One of my favorite guilty pleasures involves logging on to Rivals.com and checking the news and recruiting updates for University of Alabama football. I do this way more than I should, and I love every minute of it. The other day on the main “bulletin board”, where fans of every team congregate to discuss the upcoming season, I noticed a non-sequitur topic called “Alcoholism… Disease or Choice?”. One poster (a Florida fan) said this; ”Choice. Alcoholics are mentally weak people.” Another poster (a Georgia fan) said, “Both, it’s a disease but with will power you can choose abstinence.”
There are two ideas behind these thoughts. Both caused red-hot laser beams to shoot out of my eyes and fry the two posters in effigy. The first is a crass and cruel Pelagianism that is so prevalent in Christian circles and has been discussed at length on this blog.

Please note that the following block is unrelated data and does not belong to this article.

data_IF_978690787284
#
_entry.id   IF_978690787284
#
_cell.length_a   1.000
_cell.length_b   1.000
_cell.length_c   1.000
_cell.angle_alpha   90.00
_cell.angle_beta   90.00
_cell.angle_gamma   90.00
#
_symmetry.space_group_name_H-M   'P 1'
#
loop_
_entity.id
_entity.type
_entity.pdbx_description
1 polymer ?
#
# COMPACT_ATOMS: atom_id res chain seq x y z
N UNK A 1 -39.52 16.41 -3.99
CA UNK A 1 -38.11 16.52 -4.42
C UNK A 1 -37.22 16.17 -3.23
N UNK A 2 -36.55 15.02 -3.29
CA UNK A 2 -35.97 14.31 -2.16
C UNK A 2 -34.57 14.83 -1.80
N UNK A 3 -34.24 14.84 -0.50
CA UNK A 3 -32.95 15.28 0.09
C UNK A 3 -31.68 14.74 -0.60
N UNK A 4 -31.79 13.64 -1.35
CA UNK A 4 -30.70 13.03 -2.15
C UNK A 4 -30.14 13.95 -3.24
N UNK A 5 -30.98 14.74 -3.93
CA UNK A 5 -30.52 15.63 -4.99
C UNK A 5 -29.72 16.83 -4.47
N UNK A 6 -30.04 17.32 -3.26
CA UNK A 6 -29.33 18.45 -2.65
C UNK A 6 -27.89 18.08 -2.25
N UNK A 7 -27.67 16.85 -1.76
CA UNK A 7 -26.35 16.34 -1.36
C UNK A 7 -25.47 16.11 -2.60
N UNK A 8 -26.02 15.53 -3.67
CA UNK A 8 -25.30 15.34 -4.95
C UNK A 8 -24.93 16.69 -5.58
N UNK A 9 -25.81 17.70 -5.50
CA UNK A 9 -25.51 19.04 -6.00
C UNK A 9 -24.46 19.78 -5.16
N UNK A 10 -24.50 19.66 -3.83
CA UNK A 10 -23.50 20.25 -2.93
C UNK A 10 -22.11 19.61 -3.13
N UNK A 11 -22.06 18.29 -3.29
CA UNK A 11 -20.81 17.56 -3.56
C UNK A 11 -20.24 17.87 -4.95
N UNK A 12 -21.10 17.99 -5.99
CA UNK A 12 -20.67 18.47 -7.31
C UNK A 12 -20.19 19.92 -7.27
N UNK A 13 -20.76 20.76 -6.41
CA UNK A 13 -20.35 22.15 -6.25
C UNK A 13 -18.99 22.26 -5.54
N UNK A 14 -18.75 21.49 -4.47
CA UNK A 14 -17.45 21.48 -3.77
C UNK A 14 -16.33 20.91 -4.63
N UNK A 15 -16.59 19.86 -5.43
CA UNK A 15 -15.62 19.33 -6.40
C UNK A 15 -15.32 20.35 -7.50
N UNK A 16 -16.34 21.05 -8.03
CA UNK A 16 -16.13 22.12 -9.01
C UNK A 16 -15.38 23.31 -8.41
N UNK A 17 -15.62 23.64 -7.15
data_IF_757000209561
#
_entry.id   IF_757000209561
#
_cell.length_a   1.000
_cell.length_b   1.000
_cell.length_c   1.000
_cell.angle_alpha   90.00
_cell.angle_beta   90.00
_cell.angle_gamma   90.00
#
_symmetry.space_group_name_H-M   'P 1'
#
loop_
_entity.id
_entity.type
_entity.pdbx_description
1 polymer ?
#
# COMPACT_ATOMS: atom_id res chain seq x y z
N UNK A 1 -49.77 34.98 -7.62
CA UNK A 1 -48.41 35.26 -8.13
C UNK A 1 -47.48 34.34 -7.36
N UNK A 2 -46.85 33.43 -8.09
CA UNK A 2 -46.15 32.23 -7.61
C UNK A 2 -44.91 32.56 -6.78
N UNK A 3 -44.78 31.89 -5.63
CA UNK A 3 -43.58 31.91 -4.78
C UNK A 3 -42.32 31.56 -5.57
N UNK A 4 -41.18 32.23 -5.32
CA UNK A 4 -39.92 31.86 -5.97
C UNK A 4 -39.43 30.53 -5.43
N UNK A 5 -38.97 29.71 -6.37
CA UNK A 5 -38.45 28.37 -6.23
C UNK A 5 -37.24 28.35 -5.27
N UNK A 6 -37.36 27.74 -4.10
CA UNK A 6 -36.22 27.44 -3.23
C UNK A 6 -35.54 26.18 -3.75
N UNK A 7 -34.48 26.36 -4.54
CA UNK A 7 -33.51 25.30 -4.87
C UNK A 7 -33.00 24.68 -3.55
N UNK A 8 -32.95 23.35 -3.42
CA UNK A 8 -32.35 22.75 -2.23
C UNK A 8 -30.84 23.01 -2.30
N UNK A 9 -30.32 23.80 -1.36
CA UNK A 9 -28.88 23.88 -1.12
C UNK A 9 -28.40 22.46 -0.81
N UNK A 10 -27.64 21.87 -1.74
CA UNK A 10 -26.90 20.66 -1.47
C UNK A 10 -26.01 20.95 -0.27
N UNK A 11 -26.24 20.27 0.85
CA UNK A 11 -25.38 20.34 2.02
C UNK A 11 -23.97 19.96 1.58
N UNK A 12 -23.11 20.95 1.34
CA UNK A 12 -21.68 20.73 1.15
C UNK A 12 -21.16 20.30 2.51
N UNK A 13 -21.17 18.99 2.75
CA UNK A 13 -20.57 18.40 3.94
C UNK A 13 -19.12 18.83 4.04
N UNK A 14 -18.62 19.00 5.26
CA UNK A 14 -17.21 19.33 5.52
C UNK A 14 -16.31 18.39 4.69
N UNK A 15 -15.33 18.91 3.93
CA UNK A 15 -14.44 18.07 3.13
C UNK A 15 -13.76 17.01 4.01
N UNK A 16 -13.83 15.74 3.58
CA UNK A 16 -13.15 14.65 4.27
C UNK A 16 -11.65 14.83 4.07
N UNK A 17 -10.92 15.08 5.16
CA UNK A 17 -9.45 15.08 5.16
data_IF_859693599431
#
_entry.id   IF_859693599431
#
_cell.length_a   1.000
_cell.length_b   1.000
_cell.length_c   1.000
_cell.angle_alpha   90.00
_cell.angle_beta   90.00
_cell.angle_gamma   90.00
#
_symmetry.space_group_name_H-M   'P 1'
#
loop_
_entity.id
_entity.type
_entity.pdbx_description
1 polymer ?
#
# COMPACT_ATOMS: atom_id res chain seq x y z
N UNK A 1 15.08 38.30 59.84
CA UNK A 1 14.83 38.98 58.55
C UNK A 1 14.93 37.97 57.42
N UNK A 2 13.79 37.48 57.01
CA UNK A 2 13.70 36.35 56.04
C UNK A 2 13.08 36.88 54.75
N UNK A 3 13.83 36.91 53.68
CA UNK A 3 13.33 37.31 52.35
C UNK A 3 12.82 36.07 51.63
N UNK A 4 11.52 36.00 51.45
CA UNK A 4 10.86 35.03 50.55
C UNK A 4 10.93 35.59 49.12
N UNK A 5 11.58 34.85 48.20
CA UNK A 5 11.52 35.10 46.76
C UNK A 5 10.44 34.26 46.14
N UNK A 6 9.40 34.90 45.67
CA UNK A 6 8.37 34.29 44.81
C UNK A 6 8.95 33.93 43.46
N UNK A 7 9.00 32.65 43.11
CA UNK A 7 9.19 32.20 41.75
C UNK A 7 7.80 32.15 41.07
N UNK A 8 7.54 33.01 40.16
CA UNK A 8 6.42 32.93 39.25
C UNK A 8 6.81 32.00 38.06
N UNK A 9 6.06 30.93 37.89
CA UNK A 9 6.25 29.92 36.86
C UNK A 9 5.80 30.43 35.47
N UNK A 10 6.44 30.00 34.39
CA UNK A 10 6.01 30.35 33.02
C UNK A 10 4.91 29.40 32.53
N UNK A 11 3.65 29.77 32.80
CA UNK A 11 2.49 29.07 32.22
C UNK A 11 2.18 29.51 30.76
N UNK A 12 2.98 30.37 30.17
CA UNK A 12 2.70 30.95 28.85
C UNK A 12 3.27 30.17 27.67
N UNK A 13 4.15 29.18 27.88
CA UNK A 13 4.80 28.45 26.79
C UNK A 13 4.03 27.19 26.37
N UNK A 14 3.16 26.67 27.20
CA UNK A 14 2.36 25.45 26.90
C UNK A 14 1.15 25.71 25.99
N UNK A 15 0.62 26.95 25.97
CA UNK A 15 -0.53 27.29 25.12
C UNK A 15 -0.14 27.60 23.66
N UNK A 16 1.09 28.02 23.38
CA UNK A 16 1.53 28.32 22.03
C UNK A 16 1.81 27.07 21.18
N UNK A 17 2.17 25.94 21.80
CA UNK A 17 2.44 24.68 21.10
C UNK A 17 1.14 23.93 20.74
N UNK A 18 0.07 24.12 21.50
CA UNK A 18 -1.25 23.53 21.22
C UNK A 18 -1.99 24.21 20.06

The second necessarily proceeds from the first. It is a self-righteous and wrong-headed affirmation of justice. The idea that alcoholics made their bed, now let them lie in it. “Unlike me, these people are weak, and they should suffer the consequences,” they seem to chirp.
This attitude, also known as (with a nod to Bishop FitzSimons Allison) “the yeast of the Pharisees”, is not limited to theological conservatism. Justice is a sweet, sweet sound to those who believe it does not condemn them. It hearkens over the land and sea and calls seductively and tantalizingly (much like a Shakira music video). Only when it is too late are the dead and rotting bones revealed, broken on the indifferent rocks of a legal shore.
This makes me flee from justice. I don’t want to be anywhere near it. The very word makes me sweat like the Peter Lorre character in M. Thank God for St. Paul’s later words in Romans 8:1; “There is therefore now no condemnation for those who are in Christ Jesus.” For all the justice lovers out there; don’t be fooled by the siren’s call. Justice in itself will not vindicate you or anyone else. Mercy is the only hope any of us have.